A third proper contact point could be achieved with a so called ‘kisser button’. This button is shaped like a disc with a size of 1/2″ in diameter. It is crimped to the string at a position where it can rest between your lips at full draw, thus giving another good contact point for reference. A disadvantage of it is that it slows the process down quite a bit. So if you are able to use the jaw and the tip of the nose as contact points, you don’t need the additional kisser button.
I hope you understand now why having a proper anchor point is very important for getting good and consistent results in archery. It will lead to more success overall and will prevent a lot of arrows from getting lost 🙂
How To Use A Release In Archery
How to release in archery depends a lot on if you are shooting with your fingers or with a mechanical release aid. Finger shooters like instinctive or traditional archers tend to anchor in the corner of their mouth. For releasing they pull their hand back further, which results in opening their fingers because of the pull and releasing the arrow. As shooting with your fingers tends to torque or twist the string – especially when releasing – this often affects the flight of the arrow.
Therefore compound archers prefer to shoot with a mechanical release aid. There are guys finger shooting compound bows as well, so don’t take this as set in stone, but you will shoot a lot more accurately when taking your hand and finger muscles out of the shooting equation.
So how to release a compound bow ? First of all the trigger should settle between the first and second knuckle of your index finger being wrapped around it. Make your release aid shorter or longer if you cannot do that. A curled index finger will get you best results, so avoid, for example, releasing with an aid that is too long as you’d have to use the tip of your finger for the release, thus applying too much pressure to the trigger in a way that it was not designed for.
Do not punch the release aid. Instead apply a light continual squeeze until the release happens. The release must be clean and soft.
After releasing the arrow you need to take care of a correct follow through. To do that keep the following things in mind:
- Your sight should remain on the target after you have released the arrow. This will ensure that you don’t move the bow unintentionally to the left or right or up or down during the release. Even a small movement can affect the flight of the arrow, resulting in missing the target.
- Keep your grip relaxed all the time: before, during and after the shot. If you tend to squeeze during or after the release, use a bow sling that will prevent the bow from falling down, because this is the main reason why we tend to squeeze our grip after the shot, as the compound will skip forward due to its own natural movement.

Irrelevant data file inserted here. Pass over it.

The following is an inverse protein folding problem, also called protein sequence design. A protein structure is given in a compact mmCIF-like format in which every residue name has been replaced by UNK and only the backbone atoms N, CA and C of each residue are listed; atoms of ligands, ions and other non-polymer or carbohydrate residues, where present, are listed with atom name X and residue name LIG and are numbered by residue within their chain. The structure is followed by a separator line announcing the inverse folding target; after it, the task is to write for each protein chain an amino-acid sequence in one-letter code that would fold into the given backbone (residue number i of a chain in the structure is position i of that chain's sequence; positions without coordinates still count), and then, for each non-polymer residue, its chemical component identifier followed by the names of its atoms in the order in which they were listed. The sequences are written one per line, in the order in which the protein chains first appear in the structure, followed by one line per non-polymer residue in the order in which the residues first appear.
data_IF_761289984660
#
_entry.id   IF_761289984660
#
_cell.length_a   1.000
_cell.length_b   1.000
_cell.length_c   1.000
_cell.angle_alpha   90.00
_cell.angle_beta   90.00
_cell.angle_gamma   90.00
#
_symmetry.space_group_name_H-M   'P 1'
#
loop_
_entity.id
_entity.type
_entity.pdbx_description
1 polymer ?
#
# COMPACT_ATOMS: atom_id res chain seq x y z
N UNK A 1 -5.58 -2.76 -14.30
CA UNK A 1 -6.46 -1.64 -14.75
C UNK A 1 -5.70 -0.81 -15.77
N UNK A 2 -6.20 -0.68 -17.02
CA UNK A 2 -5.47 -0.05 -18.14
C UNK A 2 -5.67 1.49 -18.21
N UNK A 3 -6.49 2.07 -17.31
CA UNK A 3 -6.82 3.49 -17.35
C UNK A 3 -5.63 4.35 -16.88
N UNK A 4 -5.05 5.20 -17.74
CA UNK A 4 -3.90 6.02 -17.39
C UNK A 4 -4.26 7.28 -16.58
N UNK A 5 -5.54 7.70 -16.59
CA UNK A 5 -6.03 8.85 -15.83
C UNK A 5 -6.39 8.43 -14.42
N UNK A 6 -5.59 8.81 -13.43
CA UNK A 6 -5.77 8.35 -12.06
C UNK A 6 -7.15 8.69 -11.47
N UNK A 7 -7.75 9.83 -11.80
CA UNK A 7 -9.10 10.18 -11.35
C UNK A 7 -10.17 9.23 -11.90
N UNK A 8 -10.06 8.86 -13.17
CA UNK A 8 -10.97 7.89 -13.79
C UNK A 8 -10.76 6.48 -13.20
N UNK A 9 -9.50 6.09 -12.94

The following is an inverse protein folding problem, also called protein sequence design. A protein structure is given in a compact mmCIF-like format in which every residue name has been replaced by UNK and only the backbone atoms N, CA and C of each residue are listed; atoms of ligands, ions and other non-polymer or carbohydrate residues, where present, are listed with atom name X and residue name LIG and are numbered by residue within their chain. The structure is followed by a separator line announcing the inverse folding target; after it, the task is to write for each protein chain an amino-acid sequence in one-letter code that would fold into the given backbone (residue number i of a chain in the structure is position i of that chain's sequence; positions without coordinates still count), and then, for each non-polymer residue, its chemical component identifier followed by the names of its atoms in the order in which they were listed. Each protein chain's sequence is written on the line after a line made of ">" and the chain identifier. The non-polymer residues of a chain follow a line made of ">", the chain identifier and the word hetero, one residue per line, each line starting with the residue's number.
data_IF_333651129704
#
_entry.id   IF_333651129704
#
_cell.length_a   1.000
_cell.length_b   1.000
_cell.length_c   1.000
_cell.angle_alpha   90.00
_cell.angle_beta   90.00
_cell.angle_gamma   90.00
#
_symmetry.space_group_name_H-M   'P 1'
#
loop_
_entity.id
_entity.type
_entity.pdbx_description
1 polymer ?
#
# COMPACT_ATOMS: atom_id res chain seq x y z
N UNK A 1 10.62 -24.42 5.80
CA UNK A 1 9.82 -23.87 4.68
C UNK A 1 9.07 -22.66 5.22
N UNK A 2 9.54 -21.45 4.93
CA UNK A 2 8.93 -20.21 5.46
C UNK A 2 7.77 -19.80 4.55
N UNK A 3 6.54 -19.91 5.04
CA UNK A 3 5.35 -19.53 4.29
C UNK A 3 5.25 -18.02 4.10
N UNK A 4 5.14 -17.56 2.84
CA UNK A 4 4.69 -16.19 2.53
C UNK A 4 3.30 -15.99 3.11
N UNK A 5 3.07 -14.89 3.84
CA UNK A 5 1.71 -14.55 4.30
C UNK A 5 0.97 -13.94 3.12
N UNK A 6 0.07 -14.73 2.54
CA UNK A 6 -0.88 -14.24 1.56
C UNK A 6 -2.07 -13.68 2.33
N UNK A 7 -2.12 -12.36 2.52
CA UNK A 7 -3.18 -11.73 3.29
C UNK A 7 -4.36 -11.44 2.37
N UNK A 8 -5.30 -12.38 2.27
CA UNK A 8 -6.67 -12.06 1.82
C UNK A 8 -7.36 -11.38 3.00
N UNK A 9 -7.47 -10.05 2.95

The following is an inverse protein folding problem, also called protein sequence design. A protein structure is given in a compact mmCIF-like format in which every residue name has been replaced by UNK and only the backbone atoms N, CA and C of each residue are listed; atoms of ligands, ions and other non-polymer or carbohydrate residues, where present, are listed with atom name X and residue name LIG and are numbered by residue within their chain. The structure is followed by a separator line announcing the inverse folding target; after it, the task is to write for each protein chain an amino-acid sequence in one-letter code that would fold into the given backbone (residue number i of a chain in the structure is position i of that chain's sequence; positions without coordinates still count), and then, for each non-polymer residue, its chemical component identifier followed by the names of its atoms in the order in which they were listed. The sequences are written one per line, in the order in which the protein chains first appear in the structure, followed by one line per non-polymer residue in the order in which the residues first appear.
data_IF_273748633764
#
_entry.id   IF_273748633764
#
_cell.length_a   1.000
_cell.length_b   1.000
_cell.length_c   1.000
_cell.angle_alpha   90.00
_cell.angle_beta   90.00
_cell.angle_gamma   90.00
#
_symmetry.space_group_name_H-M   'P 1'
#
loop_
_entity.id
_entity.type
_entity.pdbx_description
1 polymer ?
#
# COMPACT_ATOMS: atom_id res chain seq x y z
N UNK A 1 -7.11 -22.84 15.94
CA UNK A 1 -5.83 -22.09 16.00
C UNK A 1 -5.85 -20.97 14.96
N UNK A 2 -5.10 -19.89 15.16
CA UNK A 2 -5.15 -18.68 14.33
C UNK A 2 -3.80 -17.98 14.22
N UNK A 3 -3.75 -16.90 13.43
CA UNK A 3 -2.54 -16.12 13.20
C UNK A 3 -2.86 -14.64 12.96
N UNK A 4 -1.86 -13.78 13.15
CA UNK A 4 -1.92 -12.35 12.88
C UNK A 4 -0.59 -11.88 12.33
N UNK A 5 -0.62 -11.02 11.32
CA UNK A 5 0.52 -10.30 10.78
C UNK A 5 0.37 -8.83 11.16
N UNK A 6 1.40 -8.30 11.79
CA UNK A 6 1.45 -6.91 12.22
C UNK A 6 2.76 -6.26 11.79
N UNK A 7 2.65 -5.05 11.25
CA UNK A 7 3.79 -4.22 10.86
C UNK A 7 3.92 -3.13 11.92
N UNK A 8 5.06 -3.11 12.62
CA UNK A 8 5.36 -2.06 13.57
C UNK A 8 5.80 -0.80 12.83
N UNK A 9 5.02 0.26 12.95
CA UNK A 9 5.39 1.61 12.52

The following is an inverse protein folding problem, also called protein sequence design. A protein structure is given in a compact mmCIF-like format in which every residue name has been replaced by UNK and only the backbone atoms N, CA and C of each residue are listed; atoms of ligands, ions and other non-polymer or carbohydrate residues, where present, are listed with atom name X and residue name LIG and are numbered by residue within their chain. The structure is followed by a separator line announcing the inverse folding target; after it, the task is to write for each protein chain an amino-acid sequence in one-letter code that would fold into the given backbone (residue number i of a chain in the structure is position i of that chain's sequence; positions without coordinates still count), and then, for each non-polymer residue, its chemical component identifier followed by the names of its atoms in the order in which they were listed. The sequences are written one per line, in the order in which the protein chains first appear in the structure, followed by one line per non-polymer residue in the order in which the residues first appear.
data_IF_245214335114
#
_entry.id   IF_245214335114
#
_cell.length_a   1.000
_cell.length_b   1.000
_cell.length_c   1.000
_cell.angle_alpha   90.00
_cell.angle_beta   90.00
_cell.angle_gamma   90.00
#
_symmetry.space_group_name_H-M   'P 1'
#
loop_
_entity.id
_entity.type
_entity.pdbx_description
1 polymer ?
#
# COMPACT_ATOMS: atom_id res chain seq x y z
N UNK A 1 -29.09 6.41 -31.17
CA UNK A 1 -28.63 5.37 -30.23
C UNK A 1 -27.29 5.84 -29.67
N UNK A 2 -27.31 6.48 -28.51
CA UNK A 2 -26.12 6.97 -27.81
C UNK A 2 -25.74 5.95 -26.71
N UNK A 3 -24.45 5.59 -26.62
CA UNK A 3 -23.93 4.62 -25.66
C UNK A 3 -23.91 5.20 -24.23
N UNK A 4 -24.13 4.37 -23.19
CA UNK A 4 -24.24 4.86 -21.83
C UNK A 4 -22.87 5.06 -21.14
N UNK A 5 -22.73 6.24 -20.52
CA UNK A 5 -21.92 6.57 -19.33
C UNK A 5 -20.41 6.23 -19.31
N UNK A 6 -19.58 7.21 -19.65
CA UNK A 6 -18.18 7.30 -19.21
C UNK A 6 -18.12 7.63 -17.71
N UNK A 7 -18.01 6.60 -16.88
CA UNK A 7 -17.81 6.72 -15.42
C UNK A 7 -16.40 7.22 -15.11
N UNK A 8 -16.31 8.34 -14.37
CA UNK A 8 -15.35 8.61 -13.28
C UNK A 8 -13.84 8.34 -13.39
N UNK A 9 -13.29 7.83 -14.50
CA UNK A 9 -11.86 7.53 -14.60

- Also your bow hand should stay up, still aiming at the target. Again, this will prevent you from affecting the flight of the arrow with unintentional movements. A common mistake, for example, is to let the compound or recurve down too fast after the release, sending the arrow below the spot where you intended to hit.
Proper Peep Sight Placement
Make sure that your peep sight is served in at the right location, as this will affect your archery form as well. If it is located too high or too low, your form won‘t be right anymore as you will take awkward positions to be able to line the peep sight up with the bow sight and the target. The peep sight should fit you: your stance, your body size and your way of shooting, not the other way round.
Drawing And Shooting Cycle For Compound Shooters
- check your stance
- bring your bow up with a relaxed grip keeping the T-form, elbow slightly flexed
- draw with back tension until you reach your anchor point
- make a clean and soft release with a controlled follow through
As I wrote at the beginning of this article, it will take some time for developing proper form, so don’t be impatient. You need to find a proper form that fits you as an individual archer, then you have to burn this personal form into your muscle memory with a lot of practice. By doing it that way, proper form will become second nature to you sooner rather than later.
Thanks for reading and shoot straight!